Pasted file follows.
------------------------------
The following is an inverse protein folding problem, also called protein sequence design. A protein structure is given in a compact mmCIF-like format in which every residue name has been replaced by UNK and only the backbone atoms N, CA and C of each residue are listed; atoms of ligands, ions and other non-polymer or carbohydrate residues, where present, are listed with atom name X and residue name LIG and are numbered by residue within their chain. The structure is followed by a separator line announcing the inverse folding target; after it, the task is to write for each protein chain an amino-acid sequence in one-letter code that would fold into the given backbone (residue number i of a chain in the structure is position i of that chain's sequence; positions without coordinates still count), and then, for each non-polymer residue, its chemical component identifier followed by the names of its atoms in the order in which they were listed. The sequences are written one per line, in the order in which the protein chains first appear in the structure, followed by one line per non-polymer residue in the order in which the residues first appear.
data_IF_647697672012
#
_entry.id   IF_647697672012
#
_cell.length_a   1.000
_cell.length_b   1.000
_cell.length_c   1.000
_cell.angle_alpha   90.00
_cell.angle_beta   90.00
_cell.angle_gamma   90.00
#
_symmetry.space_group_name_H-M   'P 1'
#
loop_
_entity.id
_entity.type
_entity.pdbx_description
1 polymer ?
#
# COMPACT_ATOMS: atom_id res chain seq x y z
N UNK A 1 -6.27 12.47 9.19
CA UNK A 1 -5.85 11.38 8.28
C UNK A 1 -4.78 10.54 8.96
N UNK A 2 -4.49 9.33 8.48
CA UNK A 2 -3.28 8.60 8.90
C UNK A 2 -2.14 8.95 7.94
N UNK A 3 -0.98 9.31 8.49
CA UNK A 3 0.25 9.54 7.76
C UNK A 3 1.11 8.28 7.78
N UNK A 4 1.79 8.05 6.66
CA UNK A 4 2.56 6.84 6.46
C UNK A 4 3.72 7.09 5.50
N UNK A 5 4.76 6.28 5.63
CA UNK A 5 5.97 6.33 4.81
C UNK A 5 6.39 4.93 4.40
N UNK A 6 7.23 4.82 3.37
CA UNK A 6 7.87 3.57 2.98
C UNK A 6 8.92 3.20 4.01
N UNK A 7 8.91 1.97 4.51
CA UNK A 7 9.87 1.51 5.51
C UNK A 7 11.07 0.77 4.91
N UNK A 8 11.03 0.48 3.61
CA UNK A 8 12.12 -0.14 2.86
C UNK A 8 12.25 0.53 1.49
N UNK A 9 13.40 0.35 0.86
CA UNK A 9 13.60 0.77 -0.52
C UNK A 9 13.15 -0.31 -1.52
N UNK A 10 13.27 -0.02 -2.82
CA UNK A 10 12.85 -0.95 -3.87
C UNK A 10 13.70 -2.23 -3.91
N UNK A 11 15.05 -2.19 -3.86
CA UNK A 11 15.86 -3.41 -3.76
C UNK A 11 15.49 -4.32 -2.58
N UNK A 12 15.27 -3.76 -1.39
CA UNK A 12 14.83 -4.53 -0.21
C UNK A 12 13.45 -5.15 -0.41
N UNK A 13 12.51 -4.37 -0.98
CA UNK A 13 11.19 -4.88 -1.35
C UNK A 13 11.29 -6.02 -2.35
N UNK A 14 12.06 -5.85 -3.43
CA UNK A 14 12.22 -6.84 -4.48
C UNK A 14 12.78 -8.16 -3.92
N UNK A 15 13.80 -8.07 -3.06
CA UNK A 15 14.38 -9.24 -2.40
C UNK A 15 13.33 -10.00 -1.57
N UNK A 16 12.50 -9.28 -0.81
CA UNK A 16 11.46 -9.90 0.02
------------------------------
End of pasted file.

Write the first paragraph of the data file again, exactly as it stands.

The following is an inverse protein folding problem, also called protein sequence design. A protein structure is given in a compact mmCIF-like format in which every residue name has been replaced by UNK and only the backbone atoms N, CA and C of each residue are listed; atoms of ligands, ions and other non-polymer or carbohydrate residues, where present, are listed with atom name X and residue name LIG and are numbered by residue within their chain. The structure is followed by a separator line announcing the inverse folding target; after it, the task is to write for each protein chain an amino-acid sequence in one-letter code that would fold into the given backbone (residue number i of a chain in the structure is position i of that chain's sequence; positions without coordinates still count), and then, for each non-polymer residue, its chemical component identifier followed by the names of its atoms in the order in which they were listed. The sequences are written one per line, in the order in which the protein chains first appear in the structure, followed by one line per non-polymer residue in the order in which the residues first appear.